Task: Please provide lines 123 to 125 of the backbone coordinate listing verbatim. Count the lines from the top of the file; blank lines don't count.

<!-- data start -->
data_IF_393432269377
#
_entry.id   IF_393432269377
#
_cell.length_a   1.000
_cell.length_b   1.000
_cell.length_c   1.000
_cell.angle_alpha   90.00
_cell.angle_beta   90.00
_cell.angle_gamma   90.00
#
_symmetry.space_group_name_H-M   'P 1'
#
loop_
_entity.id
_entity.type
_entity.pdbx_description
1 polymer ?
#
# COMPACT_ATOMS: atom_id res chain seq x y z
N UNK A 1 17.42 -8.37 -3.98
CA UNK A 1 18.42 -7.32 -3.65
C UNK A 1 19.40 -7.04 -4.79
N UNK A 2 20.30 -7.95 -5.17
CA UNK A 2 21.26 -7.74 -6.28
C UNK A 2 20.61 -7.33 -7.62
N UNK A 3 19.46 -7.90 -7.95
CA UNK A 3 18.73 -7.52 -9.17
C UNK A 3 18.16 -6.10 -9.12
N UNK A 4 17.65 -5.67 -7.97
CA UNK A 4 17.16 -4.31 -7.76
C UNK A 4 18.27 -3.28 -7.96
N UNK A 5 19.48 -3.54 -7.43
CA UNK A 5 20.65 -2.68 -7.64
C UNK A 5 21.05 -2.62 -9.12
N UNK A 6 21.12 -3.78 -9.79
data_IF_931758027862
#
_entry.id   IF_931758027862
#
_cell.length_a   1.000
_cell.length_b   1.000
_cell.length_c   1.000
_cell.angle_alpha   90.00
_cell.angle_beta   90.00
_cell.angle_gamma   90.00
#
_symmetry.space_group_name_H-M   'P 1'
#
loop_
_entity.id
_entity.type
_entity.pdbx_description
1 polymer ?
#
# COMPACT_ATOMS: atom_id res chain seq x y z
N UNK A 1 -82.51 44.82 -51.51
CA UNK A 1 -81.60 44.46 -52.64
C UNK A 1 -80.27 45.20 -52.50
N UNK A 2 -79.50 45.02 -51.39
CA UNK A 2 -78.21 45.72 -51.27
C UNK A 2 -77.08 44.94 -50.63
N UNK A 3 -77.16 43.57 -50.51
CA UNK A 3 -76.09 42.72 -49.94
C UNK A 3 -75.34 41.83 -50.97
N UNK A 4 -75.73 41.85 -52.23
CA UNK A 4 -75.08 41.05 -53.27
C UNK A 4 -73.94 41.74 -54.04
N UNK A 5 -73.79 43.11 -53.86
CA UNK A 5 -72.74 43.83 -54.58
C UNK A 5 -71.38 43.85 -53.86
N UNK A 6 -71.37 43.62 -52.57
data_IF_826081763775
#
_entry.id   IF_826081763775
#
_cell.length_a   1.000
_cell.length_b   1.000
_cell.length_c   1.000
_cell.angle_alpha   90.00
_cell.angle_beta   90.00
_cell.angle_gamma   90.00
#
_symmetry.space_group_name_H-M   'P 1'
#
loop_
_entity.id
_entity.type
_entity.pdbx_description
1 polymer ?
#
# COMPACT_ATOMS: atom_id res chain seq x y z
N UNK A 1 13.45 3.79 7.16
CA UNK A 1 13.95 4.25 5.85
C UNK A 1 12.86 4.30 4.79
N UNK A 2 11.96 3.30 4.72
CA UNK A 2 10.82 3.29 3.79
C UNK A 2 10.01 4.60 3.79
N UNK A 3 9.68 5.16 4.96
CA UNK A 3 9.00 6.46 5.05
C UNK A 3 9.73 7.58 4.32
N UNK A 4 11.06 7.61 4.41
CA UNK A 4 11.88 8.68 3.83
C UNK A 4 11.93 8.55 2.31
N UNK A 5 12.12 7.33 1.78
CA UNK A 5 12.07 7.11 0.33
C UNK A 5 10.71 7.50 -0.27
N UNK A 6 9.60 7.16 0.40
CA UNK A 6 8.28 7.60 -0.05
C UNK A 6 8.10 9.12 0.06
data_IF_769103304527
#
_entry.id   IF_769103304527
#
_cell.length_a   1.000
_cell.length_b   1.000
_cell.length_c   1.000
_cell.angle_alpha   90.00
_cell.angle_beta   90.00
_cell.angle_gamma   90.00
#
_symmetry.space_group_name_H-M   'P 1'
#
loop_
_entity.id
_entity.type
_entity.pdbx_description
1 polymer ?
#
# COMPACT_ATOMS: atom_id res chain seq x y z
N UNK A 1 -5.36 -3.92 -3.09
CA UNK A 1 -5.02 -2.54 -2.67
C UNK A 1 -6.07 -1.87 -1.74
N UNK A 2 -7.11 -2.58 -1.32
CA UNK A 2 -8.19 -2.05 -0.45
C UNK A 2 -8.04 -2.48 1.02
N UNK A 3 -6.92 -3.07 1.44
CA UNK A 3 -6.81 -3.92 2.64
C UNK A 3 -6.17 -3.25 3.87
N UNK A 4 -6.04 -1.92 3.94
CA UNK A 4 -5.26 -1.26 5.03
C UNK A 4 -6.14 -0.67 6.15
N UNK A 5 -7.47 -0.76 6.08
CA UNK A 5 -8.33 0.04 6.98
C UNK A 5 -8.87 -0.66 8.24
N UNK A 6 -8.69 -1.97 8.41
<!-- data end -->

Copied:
#
loop_
_entity.id